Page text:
But I think that my influences are as varied as my background. I could not really pin point them to a specific place or time. I spent my childhood in different countries in South America, so I think that the light and colours of the incredibly varied landscape out there have probably also left a mark. But the other half of my life has been mainly in the Northern hemisphere, from Canada to East Asia to Europe, so I really think that what I do has a bit of that mixture of influences.
FLUXLINGS: The “Swinging 60’s” is the key influence and inspiration behind your latest collection. Why was this era in particular so appealing to you? How important to you is it as a designer to keep remnants of fashions past alive through present design?
The AW12 collection started forming in my mind last summer, while the riots hit London and other places in the UK. I felt that I wanted to show a different, more optimistic and playful side of London with this collection. And to do that, I wanted to focus on everything that I feel is positive about London: its creative force, its energy, its music.
Given that Aravore’s style has a retro feel to it, the optimism of the “Swinging 60’s” felt like a great starting point to bring forward the points I was trying to make with the collection and I think that many of the shapes and colours from that period work really well for children’s clothing.
In terms of fashion in general, I think that one is constantly re-inventing styles and moods of times gone by. However, I really don’t want our collections to feel like pastiche re-makings of fashion from 50 or 60 years ago. I try to take cues from the past, but try to place them very much in the present and tweak them so that they look contemporary and forward-looking.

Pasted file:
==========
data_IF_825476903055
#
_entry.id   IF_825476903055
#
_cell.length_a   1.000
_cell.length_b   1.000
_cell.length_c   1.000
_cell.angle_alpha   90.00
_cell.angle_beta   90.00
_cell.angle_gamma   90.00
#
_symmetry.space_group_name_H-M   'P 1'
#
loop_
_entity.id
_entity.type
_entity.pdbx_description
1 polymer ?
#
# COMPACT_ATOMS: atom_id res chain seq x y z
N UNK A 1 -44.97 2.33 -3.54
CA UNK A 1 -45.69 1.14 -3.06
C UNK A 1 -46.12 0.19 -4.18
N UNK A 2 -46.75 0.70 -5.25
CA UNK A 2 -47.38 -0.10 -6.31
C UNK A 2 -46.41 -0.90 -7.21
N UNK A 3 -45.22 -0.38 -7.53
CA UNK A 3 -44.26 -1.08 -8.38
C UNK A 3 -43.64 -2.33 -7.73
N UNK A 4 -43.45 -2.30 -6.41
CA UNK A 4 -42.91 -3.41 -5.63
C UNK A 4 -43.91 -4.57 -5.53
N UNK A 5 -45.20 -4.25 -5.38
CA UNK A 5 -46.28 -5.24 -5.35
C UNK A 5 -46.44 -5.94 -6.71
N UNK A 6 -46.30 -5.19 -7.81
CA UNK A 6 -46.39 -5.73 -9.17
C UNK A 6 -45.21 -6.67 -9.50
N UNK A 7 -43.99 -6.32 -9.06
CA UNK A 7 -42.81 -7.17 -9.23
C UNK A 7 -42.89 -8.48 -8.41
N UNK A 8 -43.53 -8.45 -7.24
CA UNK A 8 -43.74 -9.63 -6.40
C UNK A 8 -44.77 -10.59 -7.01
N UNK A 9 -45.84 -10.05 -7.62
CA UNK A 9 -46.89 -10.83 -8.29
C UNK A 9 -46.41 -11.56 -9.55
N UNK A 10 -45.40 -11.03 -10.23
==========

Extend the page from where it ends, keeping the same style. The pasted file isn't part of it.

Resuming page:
My children are undoubtedly an inspiration and a source of motivation for everything I do. I could say that the label started with my oldest child – who has now turned 7. I started thinking about children’s clothing & developing the concept for Aravore when I was pregnant with her. I also have a boy who is now 4, so observing them and taking advice from them has been invaluable. They tend to test & wear most pieces in our collections. And my daughter passes them down to my son. In fact, I really like the idea of having as many unisex pieces as possible.
In terms of my own childhood, being backstage on plays that my parents were working on was really fun and interesting for me. I loved going through the actors’ period costumes and dressing up…I also saw how things were made and then re-made into completely different things: stage curtains that were turned into dresses, a skirt that was turned into a jacket, and so on and so forth… This constant re-cycling, re-inventing and creating were very stimulating and are still a source of inspiration for me now.
Because we make hundreds and not hundreds of thousands of pieces every season, our knitters and seamstress are able to identify and remember pretty much every item they make. I like this human aspect & connection that gets made between the maker and the wearer of the piece. I think it makes a nice contrast to buying something off the shelf somewhere that says nothing about its origin or its journey.
We are also constantly working on strengthening the brand’s positioning both in the UK and abroad. We have developed a very loyal following in the Far East and have also launched the brand in South America 6 months ago. The US market is next in line.
In parallel, we are also looking at developing the couture side of Aravore, with more custom-made pieces for special occasions. It is something that we have been asked to do by customers ever since we started and I think that this it is the right time to have a go and see how it works alongside the main ranges.